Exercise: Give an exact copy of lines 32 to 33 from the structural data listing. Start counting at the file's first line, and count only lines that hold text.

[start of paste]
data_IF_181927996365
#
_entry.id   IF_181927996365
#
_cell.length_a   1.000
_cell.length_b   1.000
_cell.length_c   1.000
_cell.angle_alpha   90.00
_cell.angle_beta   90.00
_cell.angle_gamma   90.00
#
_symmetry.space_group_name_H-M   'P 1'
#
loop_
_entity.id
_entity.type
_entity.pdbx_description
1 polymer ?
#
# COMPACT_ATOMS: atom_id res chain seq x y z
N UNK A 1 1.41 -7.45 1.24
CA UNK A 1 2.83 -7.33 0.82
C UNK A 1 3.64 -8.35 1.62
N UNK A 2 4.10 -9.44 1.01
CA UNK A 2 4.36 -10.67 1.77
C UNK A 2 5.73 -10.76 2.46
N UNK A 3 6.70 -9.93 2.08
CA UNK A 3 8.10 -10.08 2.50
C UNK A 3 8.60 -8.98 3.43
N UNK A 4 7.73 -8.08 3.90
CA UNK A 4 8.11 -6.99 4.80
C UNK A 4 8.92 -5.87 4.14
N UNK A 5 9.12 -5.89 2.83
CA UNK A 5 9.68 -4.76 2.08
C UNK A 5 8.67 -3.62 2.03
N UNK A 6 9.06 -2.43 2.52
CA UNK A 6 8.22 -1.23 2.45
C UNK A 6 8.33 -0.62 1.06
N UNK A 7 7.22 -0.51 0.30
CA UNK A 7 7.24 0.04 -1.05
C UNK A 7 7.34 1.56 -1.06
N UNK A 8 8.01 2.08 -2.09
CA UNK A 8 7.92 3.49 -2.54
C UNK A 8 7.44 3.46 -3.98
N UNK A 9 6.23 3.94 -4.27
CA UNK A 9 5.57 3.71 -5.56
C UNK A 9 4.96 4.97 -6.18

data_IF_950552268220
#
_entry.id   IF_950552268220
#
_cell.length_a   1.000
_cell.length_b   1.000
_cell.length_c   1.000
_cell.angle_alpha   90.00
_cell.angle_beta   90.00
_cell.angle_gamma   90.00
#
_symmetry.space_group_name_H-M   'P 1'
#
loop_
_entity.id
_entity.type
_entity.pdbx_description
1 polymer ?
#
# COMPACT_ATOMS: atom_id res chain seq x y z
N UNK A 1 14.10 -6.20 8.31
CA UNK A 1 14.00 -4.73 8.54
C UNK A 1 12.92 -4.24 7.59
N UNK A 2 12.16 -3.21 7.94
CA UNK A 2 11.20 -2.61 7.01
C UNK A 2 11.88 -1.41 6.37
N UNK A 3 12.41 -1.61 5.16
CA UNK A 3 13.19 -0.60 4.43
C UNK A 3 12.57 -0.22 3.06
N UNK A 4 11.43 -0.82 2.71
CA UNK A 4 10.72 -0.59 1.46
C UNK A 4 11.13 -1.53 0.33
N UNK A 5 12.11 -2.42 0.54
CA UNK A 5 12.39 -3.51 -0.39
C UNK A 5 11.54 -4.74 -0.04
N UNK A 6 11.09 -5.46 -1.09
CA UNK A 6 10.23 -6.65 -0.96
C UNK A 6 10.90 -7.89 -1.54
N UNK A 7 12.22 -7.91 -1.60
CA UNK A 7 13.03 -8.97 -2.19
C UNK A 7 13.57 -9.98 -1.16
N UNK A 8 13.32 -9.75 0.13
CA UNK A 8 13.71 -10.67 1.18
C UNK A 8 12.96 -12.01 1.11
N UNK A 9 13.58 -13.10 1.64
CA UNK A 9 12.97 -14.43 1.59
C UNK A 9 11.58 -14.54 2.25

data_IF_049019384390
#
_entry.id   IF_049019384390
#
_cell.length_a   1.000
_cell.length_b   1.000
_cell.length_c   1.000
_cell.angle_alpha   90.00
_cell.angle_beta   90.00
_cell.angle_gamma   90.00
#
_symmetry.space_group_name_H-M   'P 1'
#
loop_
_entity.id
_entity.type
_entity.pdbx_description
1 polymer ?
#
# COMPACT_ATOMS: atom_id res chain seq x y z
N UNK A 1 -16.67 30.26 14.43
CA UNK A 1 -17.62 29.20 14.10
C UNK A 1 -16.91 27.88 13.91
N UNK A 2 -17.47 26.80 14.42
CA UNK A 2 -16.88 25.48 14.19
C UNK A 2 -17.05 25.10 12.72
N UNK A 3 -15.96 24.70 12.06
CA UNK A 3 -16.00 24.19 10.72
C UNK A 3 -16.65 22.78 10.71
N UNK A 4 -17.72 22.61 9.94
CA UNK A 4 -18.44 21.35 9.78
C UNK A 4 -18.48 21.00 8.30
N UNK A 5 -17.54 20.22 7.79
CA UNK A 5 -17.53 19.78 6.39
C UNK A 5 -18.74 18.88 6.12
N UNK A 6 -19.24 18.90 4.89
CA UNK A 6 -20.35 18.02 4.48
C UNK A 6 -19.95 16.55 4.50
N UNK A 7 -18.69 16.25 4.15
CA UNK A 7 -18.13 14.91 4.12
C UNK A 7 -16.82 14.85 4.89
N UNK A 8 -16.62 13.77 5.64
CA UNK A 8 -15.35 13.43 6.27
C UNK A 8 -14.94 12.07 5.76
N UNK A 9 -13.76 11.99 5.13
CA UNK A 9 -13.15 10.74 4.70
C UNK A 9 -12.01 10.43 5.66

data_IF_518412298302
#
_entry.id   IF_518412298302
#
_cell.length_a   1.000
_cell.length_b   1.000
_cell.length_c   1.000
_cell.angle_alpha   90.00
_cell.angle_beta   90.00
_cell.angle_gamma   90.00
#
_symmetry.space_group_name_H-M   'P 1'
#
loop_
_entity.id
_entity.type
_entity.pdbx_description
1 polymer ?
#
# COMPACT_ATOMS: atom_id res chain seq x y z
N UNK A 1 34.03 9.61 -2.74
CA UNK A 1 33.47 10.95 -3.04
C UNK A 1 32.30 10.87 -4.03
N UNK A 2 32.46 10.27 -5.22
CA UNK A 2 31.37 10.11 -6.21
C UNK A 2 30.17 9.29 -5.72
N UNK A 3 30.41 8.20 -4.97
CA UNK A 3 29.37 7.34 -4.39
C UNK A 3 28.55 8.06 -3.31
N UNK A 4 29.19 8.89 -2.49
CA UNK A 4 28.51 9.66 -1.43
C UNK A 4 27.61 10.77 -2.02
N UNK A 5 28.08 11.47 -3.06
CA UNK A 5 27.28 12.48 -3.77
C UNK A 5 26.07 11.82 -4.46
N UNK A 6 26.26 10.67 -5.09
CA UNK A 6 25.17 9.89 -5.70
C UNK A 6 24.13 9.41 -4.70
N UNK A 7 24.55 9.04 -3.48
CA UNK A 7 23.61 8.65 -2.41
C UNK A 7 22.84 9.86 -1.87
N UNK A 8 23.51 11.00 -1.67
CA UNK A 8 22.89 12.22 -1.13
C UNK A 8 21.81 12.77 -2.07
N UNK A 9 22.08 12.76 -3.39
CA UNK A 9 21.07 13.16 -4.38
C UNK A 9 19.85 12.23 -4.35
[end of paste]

C UNK A 4 8.92 -5.87 4.14
N UNK A 5 9.12 -5.89 2.83